The third option is to wind down the MAP framework and allow the Discos to procure meters directly from local manufacturers/assemblers (or as procured by the World Bank), and enter into new contracts for the installation and maintenance of such meters.

“Customers who choose not to wait to receive meters based on the deployment schedule of the NMMP shall continue to have the option of making upfront payments for meters which will be installed within a maximum period of 10 working days,” NERC said.

The regulator said such customers would be refunded by the Discos through energy credits, adding that there would be no option for meter acquisition through the payment of a monthly meter service charge.

“Where meters have already been deployed under the meter service charge option, Discos shall make one-off repayment to affected customers and associated MAPs. Such meters shall be recognised in the rate base of the Discos,” it added.

NERC urged stakeholders to provide comments, objections, and representations on the proposed amendments within 21 days of the publication of the consultation paper.

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Nigeria’s Economy Moving in Right Direction but Slow – Amina Mohammed

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Nigeria’s Economy Moving in Right Direction but Slow – Amina Mohammed

Nigeria is moving in the right direction economically but its movement is not fast, the United Nations stated on Thursday.

Deputy Secretary-General of the United Nations, Amina Mohammed, said this during a meeting at the headquarters of the Federal Ministry of Industry, Trade and Investment in Abuja.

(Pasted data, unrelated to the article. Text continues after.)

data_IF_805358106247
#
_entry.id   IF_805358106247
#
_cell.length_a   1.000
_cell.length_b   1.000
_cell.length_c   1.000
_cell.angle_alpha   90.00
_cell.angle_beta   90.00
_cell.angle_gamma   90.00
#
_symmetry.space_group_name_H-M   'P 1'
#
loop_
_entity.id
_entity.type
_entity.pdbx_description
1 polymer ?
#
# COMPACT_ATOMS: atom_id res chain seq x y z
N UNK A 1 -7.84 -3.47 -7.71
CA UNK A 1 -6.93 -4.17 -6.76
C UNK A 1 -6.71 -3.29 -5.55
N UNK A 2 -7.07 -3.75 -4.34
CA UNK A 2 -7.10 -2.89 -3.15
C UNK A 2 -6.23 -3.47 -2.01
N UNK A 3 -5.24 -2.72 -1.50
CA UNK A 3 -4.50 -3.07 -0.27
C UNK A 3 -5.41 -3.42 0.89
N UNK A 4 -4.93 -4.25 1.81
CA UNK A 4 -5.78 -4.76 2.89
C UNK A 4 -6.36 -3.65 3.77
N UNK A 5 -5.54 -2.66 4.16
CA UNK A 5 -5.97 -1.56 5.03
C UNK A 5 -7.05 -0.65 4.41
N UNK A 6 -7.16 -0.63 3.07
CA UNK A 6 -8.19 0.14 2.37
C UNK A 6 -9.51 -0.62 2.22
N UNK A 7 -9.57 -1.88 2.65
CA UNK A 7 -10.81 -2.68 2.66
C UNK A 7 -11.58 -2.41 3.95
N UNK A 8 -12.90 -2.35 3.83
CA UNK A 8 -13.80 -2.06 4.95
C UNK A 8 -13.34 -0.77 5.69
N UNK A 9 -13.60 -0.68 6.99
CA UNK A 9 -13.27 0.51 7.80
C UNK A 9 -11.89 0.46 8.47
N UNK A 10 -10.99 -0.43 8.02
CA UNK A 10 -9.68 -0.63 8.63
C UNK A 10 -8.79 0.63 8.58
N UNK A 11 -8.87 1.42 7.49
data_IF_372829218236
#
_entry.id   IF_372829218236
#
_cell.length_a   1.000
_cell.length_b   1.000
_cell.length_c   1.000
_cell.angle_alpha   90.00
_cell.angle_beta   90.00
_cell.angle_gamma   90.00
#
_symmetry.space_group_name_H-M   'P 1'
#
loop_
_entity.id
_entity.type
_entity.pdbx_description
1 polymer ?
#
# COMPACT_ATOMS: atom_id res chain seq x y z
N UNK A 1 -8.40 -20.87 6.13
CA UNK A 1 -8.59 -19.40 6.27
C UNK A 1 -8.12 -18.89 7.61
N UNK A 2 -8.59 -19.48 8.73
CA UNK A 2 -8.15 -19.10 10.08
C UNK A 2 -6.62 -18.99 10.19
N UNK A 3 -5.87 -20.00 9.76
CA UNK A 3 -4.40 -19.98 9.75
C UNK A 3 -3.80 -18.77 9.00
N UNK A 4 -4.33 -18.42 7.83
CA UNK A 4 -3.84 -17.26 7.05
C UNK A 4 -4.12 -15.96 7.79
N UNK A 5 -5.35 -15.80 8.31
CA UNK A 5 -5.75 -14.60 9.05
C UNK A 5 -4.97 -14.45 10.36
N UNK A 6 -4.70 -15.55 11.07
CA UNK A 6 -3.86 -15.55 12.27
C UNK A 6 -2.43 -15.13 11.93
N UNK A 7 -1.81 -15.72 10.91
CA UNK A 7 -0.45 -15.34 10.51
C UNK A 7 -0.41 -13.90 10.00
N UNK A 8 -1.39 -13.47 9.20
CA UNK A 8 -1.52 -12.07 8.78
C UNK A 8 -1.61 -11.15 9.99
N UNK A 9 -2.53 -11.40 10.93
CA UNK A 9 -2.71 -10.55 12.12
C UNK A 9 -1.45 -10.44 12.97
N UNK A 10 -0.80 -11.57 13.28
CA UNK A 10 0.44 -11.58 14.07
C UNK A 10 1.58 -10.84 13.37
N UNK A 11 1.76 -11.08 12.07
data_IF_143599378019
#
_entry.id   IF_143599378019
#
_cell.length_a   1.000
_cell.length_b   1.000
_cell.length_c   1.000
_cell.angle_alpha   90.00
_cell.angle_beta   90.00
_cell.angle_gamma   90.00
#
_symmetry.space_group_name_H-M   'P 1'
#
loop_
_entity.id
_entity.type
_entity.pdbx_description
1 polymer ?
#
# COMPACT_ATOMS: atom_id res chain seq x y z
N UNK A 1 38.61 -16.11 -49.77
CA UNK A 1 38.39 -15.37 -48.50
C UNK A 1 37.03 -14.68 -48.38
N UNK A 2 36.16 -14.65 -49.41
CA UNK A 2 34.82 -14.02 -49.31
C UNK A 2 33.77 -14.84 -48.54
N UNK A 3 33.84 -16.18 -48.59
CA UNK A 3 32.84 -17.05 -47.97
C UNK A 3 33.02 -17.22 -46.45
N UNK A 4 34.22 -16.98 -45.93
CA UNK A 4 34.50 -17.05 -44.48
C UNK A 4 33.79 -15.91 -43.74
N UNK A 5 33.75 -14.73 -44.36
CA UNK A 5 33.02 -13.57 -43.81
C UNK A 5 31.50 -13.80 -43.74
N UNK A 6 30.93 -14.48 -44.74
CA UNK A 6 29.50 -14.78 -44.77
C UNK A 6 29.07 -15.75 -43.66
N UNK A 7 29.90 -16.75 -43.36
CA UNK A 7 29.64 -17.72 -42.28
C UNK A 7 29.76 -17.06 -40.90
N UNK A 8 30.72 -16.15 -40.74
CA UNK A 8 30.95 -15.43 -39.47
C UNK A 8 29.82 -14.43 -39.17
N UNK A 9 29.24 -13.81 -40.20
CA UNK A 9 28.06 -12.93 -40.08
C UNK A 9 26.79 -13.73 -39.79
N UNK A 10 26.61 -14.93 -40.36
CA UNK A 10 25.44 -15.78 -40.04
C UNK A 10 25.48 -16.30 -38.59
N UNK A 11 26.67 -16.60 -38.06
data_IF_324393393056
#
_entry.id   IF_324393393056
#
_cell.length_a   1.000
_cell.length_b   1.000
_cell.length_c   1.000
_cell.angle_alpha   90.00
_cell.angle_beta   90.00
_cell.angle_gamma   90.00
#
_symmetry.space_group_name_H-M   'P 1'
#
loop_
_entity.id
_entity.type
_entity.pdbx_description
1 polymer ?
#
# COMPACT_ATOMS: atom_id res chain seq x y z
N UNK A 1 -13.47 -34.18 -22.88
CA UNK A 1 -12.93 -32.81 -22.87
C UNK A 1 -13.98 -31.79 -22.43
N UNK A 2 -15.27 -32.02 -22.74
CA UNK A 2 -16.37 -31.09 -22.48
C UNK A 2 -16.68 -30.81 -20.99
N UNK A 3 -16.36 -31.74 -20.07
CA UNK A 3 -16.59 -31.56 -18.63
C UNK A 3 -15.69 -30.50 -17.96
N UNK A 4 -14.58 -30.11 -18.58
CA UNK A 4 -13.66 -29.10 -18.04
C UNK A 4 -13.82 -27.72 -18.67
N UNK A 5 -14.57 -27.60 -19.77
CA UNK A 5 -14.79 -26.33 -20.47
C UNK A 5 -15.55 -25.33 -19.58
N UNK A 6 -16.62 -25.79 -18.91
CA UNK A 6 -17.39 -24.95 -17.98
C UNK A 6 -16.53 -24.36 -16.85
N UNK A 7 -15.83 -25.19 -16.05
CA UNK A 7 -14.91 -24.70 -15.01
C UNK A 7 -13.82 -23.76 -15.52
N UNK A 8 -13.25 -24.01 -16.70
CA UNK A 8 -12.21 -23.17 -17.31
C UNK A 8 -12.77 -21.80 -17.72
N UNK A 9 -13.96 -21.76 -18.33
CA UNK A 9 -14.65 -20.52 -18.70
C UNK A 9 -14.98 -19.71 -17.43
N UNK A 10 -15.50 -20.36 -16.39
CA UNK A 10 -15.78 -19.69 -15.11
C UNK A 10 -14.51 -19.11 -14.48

She said the challenges in Nigeria were huge, its population large but described the country’s economy as great with lots of opportunities.

The UN scribe stated that after traveling by train and through various roads in the Northern parts of Nigeria, she discovered that the roads were motorable, although there were ongoing repairs on some of them.

Mohammed said, “This is a country that is diverse in nature, ethnicity, religious backgrounds and opportunities. But these are its strengths, not weaknesses.

“And I think the narrative for Nigeria has to change to one that is very much the reality.”

Speaking on her trips across parts of Nigeria, she said, “What I saw along the way is really a country that is growing, that is moving in the right direction economically. Is it fast enough? No. Is it in the right direction? Yes it is.

“And the challenges still remain with security, our social cohesion and social contract between government and the people. But I know that people are working on these issues.”

She said the UN recognised the reforms in Nigeria and other nations, adding that the common global agenda was the Sustainable Development Goals.

Mohammad commended Nigeria’s quick response to the COVID-19 pandemic, as she expressed hope that the arrival of vaccines would be the beginning of the end of COVID-19.

On his part, the Minister of Industry, Trade and Investment, Adeniyi Adebayo, told his guest that the Federal Government was working hard to make Nigeria the entrepreneurial hub of Africa.